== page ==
Birds might frighten Anton, but living in a foreign country—and mastering upwards of eight languages—does not. Learn about this language superstar and his journey from Sweden to Cambodia as a TEFL teacher abroad.
Tell us about your background? What makes Anton, Anton?
I am 26 years old and currently live in the Swedish Alps. I recently graduated from University, my major is International Tourism studies. Straight after graduation, I went to teach in Cambodia, and at this moment, I am furthering my studies by pursuing a teaching degree here in Sweden. When I was younger, I travelled a lot; I lived and studied in many different countries such as Malta, U.K., France, Australia and South Korea.
As a person, I am very creative and I enjoy everything associated with art and artistry, I particularly love literature!
When did you first learn about teaching abroad? What excited you most about it?
I remember hearing about teaching in Asia from friends of mine; ever since, I have considered doing it, especially since I have always thought about pursuing a degree in education. I found teaching abroad very exciting because I have a lot of energy for learning foreign languages and I don’t mind being in the centre of attention.
Were there any barriers between you learning about the path towards teaching abroad and your willingness or self-confidence that you could pursue that path? How did you push through them?
Definitely. I had very limited teaching experience, which made things appear a bit frightening. After all, my university degree didn’t have anything to do with education, so it was never self-evident to go in this direction.
Moreover, moving to a different country, where you have never set foot before always comes with challenges. However, from the very first time I was in touch with my school in Cambodia, I got such a good impression that I never really doubted my choice of going to Cambodia.
What were your three favourite takeaways from your TEFL lessons—especially those that you find most helpful in your current classroom?
Speak and share ideas with colleagues or other people around you. Speaking and soaking up ideas from colleagues that had more experience than myself helped me a lot.
Further, I think the process of lesson planning should not be underestimated. There are often circumstances that result in the lesson going in a different scenario than was planned for—hence, being prepared means everything. I felt that young learners, in particular, require well-planned lessons that are well structured.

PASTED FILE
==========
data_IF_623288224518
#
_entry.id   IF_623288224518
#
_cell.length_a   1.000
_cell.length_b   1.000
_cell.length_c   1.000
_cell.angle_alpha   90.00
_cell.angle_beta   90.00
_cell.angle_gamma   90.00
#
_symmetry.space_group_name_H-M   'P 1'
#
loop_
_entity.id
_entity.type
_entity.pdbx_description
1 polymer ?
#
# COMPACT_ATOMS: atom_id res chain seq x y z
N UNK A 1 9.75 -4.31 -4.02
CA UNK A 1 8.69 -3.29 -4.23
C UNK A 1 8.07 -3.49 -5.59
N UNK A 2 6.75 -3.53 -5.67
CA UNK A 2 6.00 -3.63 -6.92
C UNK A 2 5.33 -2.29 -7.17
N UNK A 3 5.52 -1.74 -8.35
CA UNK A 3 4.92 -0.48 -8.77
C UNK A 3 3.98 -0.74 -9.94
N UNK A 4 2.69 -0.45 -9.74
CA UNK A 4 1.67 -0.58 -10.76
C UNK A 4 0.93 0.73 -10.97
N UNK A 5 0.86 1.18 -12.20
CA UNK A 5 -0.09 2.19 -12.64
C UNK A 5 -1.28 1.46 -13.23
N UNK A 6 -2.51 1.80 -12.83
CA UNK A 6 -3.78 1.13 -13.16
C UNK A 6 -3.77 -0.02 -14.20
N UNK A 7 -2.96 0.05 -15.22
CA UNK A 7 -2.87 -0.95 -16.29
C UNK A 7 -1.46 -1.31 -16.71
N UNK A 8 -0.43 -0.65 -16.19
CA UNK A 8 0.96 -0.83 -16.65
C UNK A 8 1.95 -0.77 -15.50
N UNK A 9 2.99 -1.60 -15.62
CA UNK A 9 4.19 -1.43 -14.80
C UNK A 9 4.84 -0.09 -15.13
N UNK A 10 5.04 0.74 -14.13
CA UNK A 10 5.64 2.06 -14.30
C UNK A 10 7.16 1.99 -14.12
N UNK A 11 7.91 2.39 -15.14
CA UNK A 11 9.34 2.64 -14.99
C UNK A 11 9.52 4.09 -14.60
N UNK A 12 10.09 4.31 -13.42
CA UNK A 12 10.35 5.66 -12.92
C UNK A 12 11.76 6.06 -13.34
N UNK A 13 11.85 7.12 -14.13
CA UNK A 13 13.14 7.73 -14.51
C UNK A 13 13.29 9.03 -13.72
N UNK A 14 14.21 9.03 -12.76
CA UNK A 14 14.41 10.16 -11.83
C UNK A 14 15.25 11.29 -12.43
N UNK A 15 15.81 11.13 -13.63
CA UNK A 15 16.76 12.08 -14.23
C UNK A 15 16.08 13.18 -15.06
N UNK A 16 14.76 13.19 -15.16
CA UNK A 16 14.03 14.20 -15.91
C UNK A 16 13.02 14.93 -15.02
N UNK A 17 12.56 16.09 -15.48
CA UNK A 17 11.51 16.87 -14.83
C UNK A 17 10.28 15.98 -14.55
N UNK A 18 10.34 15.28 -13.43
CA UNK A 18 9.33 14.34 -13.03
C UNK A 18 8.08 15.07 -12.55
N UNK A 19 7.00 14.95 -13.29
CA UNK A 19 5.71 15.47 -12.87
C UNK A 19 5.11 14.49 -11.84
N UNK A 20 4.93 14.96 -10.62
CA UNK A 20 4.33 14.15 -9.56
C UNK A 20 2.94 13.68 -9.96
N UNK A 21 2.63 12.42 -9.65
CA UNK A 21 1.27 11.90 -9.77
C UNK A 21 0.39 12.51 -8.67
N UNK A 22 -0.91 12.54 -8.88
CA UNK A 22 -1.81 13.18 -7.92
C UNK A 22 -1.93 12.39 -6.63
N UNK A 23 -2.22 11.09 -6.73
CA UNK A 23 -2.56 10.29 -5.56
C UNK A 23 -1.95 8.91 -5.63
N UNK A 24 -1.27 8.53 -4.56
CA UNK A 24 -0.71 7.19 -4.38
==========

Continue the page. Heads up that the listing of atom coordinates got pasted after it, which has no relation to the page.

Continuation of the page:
You’re currently teaching abroad in Cambodia. BADASS! Why Asia?
I had always heard that South East Asia was “the place to be” for teaching English. I had also heard Cambodia was very welcoming to non-native language teachers like myself, and besides that, everything I heard about Cambodia was nothing but positive.
If you were to go through the process of getting your TEFL certificate again, what would you do differently? Any advice for those considering following your footsteps?
I would definitely plan my time better, allowing myself to go through each and every module at a slower pace. I would say going through the TEFL course is, after all, not that challenging; however, it’s important not to rush through it, since the TEFL course is the very fundamental basis you will have starting as a new teacher.
What I learnt from my TEFL course benefited me each and every day in the classroom. I would recommend to even go back to the TEFL course while teaching because the additional help and tools are necessary at times.
Will you share a funny/cute/hilarious story from your TEFL classroom?
The greatest moments were definitely interacting with all the students. In Cambodia, students show a lot of appreciation to the teacher. For instance, during my birthday, my students brought me a birthday cake with my name on it. It was a really beautiful moment. In the country where I come from students, teachers tend to have a more formal relationship to each other, which made me appreciate teaching in Cambodia even more.
Your love of languages is impressive! Can you tell us more about your journey to being a polyglot?
From the very beginning, language learning was something that I did not enjoy at all. Back in high school, I had to take English and French. I wasn’t successful at it all and found it very boring since there was a major focus on writing and grammar rather than on communication.
I have, however, always had a great interest in foreign cultures and connecting with new cultures, so I started to learn Dutch on my own during my last year in high school. After that, my love for languages simply took off. I learned English, French, and Spanish by travelling and living abroad rather than formally “studying” these languages.
My interest in Asian cultures motivated me to start studying Chinese and Korean. I think motivation and interest is the key to learning foreign languages, since learning a language requires a great effort. I am currently taking a beginner course in Russian and Portuguese at University, so I still enjoy learning new languages!
Thank you for taking the time to share your magnificent story with the Premier TEFL community. Happy travels!